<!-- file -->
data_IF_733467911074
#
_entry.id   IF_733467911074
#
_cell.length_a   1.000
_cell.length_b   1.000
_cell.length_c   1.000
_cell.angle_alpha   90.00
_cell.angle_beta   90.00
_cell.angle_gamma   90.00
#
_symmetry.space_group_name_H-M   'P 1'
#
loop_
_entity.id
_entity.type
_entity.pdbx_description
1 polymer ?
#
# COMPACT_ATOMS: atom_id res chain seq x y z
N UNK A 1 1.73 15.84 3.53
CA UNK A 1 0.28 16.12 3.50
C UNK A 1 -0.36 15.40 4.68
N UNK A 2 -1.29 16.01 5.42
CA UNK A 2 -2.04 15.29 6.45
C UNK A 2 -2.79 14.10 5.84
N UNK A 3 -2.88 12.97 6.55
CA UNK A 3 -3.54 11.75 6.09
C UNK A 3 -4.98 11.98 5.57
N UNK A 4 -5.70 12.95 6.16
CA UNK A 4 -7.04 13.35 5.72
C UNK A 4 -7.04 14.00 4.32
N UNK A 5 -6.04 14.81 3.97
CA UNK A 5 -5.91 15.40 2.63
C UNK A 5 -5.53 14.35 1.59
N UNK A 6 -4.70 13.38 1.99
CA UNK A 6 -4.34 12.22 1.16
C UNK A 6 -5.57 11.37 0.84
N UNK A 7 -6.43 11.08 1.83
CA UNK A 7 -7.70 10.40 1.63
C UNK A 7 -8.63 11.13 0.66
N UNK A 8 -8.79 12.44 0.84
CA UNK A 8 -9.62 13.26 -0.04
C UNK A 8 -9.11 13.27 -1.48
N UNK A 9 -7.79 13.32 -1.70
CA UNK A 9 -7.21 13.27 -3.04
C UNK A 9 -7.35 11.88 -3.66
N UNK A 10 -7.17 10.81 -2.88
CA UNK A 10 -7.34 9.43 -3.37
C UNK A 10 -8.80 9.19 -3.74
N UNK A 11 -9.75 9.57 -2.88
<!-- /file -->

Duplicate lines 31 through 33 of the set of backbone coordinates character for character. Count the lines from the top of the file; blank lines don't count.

CA UNK A 4 -7.04 13.35 5.72
C UNK A 4 -7.04 14.00 4.32
N UNK A 5 -6.04 14.81 3.97